Consider this example illustrating the detriment to a non-resident partner whose state disallows the resident credit:
Let’s say that the partner’s share of the BAIT on New Jersey taxable income is $100,000. The value of that deduction on the federal return, assuming the maximum marginal rate of 37%, is worth $37,000, but the potential loss of the resident credit on the out-of-state partner’s tax return is the full $100,000. Therefore, the net potential cost to the non-resident owner of the firm’s BAIT election would be $63,000.
To date, there is negligible state guidance on how other states will treat the BAIT for credit purposes. Thus, firms with NJ non-resident partners should think carefully about the impact of the BAIT election. Complicating the analysis even further is whether the BAIT, an elective entity tax, will be recognized similar to a mandatory tax, such as the Connecticut PTE tax, for purposes of the resident credit. Commentators speculate that states with their own entity-level taxes will accept the BAIT for the resident credit, but there could be an intervening year (or years) where the credit is compromised. For example, if another state enacts a PTE tax in 2021, it may allow a credit for the BAIT starting in 2021, but deny or reduce the credit for 2020.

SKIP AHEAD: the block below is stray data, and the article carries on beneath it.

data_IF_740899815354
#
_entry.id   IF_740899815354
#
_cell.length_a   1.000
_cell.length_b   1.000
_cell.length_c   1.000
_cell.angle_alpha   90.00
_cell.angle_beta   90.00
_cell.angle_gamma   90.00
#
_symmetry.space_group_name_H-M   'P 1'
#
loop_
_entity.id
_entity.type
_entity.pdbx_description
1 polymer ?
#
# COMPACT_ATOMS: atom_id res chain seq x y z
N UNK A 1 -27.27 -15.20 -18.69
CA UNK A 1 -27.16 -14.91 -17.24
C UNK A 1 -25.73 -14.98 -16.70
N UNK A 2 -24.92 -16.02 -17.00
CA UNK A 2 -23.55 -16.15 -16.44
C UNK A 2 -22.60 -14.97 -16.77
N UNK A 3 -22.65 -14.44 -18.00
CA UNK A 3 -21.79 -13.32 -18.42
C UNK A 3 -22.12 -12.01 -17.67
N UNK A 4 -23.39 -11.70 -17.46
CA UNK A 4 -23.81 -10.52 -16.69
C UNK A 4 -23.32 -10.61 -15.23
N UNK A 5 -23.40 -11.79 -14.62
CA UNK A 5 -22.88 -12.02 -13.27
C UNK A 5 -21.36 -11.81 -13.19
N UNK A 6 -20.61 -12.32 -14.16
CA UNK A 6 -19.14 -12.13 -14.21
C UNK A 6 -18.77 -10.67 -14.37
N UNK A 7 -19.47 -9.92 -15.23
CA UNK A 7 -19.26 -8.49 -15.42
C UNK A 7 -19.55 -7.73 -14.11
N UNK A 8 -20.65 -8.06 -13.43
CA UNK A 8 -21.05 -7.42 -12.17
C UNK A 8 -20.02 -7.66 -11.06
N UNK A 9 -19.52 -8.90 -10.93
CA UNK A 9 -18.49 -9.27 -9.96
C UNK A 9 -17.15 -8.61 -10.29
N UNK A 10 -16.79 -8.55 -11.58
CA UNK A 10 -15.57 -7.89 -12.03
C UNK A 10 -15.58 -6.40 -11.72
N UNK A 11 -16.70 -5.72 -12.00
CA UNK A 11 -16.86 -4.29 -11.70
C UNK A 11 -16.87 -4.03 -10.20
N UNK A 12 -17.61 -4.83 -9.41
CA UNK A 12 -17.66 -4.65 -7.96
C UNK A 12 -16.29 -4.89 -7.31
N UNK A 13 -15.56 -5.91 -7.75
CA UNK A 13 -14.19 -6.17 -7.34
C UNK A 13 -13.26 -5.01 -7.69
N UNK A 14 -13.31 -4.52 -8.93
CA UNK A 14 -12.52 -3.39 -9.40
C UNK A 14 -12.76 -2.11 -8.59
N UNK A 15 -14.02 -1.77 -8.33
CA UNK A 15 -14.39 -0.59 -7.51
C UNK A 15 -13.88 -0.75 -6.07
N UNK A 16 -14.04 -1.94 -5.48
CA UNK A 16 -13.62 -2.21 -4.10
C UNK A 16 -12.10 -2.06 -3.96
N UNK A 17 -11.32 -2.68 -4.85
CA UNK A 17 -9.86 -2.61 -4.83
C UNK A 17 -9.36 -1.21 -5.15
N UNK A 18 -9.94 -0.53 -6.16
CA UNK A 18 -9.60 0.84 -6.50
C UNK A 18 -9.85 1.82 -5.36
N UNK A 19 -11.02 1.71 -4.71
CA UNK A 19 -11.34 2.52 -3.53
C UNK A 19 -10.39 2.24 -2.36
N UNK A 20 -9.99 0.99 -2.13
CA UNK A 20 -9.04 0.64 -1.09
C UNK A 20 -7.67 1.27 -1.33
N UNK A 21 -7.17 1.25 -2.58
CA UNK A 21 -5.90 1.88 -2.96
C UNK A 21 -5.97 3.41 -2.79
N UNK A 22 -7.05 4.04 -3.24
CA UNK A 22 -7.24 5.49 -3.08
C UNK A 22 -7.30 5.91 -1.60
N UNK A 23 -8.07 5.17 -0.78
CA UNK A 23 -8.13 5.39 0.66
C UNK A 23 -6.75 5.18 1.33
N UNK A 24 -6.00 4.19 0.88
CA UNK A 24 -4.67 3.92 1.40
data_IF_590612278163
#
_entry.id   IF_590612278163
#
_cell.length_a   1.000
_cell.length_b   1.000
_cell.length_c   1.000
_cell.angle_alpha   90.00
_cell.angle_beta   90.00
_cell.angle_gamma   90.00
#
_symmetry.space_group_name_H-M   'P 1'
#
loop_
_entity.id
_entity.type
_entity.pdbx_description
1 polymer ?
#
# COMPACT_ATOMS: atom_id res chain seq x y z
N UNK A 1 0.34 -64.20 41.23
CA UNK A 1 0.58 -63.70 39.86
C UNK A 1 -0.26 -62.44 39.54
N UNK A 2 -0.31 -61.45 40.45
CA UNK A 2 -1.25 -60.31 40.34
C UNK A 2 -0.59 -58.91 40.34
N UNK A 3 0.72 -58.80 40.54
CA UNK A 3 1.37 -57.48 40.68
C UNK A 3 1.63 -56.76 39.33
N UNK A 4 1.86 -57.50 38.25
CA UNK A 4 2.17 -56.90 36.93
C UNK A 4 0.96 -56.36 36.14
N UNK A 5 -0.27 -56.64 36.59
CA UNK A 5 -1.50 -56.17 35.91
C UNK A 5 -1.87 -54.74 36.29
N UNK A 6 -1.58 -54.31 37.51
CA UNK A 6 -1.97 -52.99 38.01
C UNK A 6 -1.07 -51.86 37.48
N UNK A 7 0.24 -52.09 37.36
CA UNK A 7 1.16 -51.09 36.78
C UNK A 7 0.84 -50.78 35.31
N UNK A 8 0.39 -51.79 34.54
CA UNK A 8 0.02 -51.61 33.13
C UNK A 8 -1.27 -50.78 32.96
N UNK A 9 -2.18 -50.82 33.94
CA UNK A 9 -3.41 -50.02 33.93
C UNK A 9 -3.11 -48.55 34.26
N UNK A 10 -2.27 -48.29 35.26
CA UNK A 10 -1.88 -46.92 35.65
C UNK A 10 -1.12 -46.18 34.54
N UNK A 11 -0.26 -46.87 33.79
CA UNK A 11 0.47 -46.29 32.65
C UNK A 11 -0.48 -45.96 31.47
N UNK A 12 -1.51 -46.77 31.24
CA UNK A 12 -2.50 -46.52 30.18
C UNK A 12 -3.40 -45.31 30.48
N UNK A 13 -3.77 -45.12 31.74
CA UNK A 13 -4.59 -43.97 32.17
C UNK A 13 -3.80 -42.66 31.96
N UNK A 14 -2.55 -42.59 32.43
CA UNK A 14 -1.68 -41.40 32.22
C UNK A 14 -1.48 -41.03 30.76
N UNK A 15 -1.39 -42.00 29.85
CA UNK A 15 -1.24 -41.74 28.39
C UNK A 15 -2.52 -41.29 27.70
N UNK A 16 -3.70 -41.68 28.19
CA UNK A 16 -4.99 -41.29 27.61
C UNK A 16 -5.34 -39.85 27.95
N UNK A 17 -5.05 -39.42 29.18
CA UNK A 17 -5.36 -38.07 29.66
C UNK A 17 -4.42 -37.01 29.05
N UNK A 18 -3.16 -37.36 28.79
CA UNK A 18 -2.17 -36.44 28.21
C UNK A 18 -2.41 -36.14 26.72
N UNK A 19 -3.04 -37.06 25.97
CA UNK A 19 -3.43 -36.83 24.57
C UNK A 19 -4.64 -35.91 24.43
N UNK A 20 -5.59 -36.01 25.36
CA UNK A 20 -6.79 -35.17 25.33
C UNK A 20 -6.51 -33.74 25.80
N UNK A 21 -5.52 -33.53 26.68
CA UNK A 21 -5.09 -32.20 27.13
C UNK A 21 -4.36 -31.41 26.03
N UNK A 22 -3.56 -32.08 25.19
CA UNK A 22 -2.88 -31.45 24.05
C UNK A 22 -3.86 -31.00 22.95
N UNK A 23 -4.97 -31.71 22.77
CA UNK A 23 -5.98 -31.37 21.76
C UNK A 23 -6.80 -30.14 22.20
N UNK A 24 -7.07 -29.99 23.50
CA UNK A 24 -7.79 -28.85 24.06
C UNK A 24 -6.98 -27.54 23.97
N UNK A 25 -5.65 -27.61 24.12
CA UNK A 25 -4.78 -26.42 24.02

Regardless of its participation in the BAIT, a firm organized as a PTE must continue to withhold tax on the non-resident owners’ New Jersey income. Therefore, the BAIT may result in a significant overpayment1 of non-resident tax until the owners can file their individual tax returns to claim refunds, which could be as late as October of the following year. BAIT estimates are not due for 2020, but starting with the first quarter of 2021, firms are required to make quarterly payments. Depending on the magnitude of the NJ income, quarterly payments for both non-resident withholding and the BAIT may be a cash flow burden.
Non-equity partners or members who receive guaranteed payments but no distributive share will not benefit because the deduction reduces only ordinary income. Finally, firms with bank loans or other debt should consider whether an entity-level tax liability could have financial statement implications.
Whether or not a professional services firm should elect participation in the BAIT is a highly fact-dependent inquiry. Firms should consider this decision carefully, paying special attention to their resident state(s) and any recent legislative guidance about the credits. Between now and March 15, the deadline for the election, it is recommended that the firm’s management discuss the advantages and disadvantages of the BAIT with their tax advisors who will be monitoring state developments in this area.
1 The relative amounts of the two payments will vary based on a firm’s unique revenue stream. The BAIT apportions receipts using an evenly-weighted 3-factor formula, sourced according to the place of performance. For S Corporation taxable income and non-resident partnership withholding, receipts are apportioned using a single sales factor and market sourcing.